A pretty good film.
Based on Cherie Currie’s memoir ‘Neon Angel’, this is less a film about The Runaways and more about the relationship between Currie and Joan Jett both of whom were very loose cannons. Currie even commented after the film’s release that it was watered down version of what actually happened.
The film charts the formation of the band in 1975 and their relationship with the repulsive manager and producer Kim Fowley, brilliantly played by Michael Shannon. The band went through a few line-up changes on the bass guitar and the film does mention Lita Ford but Jackie Foxx did not want anything to do with it. ‘The Runaways’ doesn’t focus on the band’s music but more about Currie’s descent into drug abuse hell and the band’s success in Japan while in their home country they were more of a cult outfit. The film’s tagline is ‘The Story Of The Most Influential Band You’ve Never Heard Of’. It could certainly be argued that while they continue to inspire fans and musicians there are other relatively obscure bands that are far more influential. The story ends when Currie walked out in 1977 after three albums (‘The Runaways’, ‘Queens Of Noise’ and ‘Live In Japan’) though it doesn’t reference that Jett and drummer Sandy West carried on the band until 1979 with bassist Vicki Blue and Blue’s replacement Laurie McAllister. The film shows just how amateurish they actually were as musicians; they were never great players but they had an attitude that was aggressive yet sexy. They could be both feminine and masculine and they had a couple of catchy songs; obviously we all know ‘Cherry Bomb’.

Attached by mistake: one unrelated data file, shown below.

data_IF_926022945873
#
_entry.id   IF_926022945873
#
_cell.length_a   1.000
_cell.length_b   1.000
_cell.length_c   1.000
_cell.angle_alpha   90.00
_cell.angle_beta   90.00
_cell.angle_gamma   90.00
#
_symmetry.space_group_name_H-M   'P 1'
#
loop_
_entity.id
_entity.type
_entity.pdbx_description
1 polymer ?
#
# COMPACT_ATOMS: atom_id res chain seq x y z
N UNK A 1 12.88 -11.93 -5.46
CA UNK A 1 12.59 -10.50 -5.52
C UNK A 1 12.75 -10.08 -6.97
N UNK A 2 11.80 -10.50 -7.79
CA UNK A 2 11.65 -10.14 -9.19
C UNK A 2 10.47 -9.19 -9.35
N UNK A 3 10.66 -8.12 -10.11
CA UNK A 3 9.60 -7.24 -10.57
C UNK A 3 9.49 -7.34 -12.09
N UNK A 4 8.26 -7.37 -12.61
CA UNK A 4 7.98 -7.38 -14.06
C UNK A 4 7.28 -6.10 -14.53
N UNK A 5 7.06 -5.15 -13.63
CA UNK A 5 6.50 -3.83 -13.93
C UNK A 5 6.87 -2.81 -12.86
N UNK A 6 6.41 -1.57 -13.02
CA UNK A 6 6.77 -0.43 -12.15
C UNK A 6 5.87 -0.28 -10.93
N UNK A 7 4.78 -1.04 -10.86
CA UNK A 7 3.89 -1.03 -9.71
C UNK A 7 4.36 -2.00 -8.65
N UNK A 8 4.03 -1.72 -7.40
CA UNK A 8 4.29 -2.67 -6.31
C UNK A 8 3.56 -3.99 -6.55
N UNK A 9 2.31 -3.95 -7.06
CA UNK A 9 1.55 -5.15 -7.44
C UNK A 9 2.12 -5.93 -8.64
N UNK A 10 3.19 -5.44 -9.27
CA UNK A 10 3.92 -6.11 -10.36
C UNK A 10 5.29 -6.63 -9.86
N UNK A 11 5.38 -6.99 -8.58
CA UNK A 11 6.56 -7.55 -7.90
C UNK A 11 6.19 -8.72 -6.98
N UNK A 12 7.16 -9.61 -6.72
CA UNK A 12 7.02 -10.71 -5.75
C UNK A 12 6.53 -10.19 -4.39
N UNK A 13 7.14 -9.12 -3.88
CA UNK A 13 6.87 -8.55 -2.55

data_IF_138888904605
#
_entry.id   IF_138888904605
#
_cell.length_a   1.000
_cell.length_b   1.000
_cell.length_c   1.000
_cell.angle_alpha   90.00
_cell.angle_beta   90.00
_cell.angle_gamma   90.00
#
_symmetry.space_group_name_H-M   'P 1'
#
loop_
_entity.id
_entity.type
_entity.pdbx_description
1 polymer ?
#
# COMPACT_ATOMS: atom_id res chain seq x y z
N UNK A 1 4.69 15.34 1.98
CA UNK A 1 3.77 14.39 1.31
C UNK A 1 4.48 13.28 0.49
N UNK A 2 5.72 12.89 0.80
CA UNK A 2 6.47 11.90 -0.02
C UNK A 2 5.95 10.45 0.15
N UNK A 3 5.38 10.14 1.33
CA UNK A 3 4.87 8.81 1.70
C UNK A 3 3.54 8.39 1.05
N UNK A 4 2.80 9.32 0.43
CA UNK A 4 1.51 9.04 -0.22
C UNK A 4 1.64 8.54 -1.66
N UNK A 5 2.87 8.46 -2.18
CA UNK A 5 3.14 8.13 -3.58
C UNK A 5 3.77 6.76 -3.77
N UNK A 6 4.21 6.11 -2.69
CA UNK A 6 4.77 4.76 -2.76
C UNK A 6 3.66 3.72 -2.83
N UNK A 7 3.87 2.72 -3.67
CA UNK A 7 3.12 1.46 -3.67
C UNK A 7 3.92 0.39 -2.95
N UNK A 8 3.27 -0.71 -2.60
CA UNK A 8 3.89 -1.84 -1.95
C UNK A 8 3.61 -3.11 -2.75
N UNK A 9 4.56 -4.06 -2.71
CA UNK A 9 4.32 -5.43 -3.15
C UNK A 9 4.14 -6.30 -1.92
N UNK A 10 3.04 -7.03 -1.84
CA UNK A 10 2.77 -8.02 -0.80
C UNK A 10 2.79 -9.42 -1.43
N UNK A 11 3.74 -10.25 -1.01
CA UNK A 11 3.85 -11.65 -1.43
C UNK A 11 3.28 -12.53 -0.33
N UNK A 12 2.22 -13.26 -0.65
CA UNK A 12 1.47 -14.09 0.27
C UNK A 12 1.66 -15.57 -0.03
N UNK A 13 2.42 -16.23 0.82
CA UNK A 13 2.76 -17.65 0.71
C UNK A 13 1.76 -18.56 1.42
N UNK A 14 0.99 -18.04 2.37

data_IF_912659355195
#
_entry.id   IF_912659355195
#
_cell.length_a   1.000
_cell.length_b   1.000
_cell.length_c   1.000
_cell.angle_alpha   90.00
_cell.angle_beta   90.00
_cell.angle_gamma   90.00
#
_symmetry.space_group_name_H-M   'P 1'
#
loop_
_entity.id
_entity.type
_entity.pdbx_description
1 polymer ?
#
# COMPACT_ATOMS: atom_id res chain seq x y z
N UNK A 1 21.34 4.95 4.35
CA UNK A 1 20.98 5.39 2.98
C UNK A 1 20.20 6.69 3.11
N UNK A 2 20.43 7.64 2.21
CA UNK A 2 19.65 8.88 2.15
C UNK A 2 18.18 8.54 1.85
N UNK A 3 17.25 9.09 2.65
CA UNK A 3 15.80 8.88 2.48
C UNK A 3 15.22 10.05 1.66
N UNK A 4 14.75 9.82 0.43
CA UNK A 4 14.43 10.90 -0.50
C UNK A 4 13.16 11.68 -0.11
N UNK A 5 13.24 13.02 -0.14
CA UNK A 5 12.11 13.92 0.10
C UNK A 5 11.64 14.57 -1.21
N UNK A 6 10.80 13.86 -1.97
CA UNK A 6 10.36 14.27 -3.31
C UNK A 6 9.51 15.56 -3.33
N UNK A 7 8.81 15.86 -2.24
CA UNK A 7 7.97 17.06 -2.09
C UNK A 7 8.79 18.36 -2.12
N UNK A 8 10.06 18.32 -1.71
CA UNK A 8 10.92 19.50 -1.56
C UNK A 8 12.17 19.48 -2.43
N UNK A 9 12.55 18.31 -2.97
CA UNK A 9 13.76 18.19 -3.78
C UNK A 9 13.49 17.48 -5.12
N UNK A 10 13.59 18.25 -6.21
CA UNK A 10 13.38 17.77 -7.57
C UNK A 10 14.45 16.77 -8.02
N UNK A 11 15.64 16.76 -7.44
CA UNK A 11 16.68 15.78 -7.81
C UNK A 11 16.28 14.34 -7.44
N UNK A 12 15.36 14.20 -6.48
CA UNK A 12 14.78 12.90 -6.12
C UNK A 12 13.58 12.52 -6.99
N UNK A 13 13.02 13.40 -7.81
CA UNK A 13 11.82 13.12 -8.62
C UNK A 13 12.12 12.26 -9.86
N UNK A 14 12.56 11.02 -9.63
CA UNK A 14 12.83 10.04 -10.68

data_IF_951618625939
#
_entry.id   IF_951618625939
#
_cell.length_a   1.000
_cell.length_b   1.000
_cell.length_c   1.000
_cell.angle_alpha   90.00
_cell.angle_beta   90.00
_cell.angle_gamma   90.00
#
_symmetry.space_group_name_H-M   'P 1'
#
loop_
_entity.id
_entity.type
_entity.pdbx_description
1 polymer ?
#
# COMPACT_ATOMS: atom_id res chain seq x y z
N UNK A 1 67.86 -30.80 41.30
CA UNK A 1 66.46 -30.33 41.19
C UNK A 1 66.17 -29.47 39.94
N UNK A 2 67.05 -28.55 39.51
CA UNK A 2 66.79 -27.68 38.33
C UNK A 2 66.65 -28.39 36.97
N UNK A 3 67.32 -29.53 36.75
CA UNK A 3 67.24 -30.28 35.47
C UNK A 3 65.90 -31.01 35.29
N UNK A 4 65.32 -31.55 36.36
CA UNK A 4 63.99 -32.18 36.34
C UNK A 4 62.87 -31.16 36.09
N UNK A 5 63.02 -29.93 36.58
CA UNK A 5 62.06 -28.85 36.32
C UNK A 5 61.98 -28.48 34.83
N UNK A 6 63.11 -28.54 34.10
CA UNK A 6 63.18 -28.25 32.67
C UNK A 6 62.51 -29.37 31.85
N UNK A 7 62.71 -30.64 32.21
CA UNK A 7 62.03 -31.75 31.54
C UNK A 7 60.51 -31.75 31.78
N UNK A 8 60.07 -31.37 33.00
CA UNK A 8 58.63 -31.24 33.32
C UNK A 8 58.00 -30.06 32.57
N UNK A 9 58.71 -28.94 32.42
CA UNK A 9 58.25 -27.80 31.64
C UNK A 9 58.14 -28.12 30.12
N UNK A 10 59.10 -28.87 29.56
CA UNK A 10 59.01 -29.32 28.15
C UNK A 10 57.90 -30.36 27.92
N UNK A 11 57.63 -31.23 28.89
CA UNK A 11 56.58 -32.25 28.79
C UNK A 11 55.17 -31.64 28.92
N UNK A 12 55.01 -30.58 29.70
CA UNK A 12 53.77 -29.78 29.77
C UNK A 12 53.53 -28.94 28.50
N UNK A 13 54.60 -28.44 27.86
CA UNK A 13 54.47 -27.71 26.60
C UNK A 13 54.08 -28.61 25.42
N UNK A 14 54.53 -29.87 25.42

Dakota Fanning and Kristen Stewart are excellent as Currie and Jett though they don’t seem like especially nice people even by rock stars’ standards. Jett especially comes across as an almost loathsome person with very little talent except a punk attitude and good looks. To Currie’s credit she was only a teenager and was basically led astray until it all became too much. Stella Maeve plays the late Sandy West. The film ends on a high note, at least for Jett who formed Joan Jett And The Blackhearts and then had mega success with ‘I Love Rock ’N’ Roll’ while Currie ended up in a crummy day job. There’s obviously more to the story but the film is only 106 minutes and is more about 1970s Hollywood rock ’n’ roll hedonism than music.
I’m not a huge fan of the band but this is a pretty good film. I would have personally preferred more detail about the music; the film does skim the surface and more focus on the rest of the band would have made it a more rounded picture. It’s still better than the average rock biopic, however.